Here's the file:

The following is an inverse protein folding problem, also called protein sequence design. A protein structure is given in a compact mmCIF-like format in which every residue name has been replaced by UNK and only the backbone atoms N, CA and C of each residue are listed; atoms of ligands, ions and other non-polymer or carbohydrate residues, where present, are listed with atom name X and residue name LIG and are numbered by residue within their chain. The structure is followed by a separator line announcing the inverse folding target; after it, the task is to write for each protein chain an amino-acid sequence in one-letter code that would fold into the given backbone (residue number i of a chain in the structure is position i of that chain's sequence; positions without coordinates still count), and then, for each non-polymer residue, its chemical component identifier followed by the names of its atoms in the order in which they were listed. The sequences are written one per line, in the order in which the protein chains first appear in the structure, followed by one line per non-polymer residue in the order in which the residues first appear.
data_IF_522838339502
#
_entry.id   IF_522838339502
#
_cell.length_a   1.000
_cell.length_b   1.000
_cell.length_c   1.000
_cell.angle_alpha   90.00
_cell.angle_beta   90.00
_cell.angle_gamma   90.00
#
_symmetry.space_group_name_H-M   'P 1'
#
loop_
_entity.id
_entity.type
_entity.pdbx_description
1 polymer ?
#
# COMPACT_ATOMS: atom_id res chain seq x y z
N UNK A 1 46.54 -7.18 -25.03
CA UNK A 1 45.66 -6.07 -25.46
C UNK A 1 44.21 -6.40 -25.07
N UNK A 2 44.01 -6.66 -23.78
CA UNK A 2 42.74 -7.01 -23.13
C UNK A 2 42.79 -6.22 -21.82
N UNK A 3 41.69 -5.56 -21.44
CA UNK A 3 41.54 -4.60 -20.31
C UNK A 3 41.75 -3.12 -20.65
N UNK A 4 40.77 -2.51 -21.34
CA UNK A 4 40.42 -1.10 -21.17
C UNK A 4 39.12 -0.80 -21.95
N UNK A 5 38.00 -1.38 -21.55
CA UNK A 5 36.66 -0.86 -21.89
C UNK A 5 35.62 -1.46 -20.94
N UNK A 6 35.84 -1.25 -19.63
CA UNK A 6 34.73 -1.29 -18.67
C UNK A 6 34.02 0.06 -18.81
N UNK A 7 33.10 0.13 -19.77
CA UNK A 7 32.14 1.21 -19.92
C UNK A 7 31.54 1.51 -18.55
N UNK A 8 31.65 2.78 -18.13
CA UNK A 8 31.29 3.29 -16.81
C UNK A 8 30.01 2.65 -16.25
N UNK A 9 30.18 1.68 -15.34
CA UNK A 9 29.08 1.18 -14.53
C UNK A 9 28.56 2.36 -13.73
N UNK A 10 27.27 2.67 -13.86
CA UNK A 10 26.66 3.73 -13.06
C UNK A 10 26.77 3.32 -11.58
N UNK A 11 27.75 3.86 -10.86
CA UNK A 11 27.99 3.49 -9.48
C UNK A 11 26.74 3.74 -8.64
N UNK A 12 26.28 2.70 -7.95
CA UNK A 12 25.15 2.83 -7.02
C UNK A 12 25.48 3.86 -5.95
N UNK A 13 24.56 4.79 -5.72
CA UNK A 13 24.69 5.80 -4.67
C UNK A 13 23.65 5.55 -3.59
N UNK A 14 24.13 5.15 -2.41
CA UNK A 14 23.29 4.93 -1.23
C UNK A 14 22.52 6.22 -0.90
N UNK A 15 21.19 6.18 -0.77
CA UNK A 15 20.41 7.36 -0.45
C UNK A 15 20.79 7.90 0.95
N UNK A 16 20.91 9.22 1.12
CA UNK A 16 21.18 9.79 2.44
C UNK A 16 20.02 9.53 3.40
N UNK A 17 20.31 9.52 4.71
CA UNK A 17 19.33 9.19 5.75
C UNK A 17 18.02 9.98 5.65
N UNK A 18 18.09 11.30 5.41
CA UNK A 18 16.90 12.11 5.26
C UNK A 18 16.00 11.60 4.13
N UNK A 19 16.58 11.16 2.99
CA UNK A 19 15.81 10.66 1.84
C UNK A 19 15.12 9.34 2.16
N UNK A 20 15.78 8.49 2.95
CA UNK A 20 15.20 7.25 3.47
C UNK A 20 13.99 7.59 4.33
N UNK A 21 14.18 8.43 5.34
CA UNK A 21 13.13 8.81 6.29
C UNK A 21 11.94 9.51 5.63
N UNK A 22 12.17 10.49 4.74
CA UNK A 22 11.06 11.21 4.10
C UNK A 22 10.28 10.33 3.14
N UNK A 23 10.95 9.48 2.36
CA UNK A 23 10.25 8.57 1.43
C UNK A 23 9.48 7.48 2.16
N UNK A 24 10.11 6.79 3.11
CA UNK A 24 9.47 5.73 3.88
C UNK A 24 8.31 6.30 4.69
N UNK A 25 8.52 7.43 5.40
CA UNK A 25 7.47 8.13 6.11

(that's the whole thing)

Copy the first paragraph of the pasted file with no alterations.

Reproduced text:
The following is an inverse protein folding problem, also called protein sequence design. A protein structure is given in a compact mmCIF-like format in which every residue name has been replaced by UNK and only the backbone atoms N, CA and C of each residue are listed; atoms of ligands, ions and other non-polymer or carbohydrate residues, where present, are listed with atom name X and residue name LIG and are numbered by residue within their chain. The structure is followed by a separator line announcing the inverse folding target; after it, the task is to write for each protein chain an amino-acid sequence in one-letter code that would fold into the given backbone (residue number i of a chain in the structure is position i of that chain's sequence; positions without coordinates still count), and then, for each non-polymer residue, its chemical component identifier followed by the names of its atoms in the order in which they were listed. The sequences are written one per line, in the order in which the protein chains first appear in the structure, followed by one line per non-polymer residue in the order in which the residues first appear.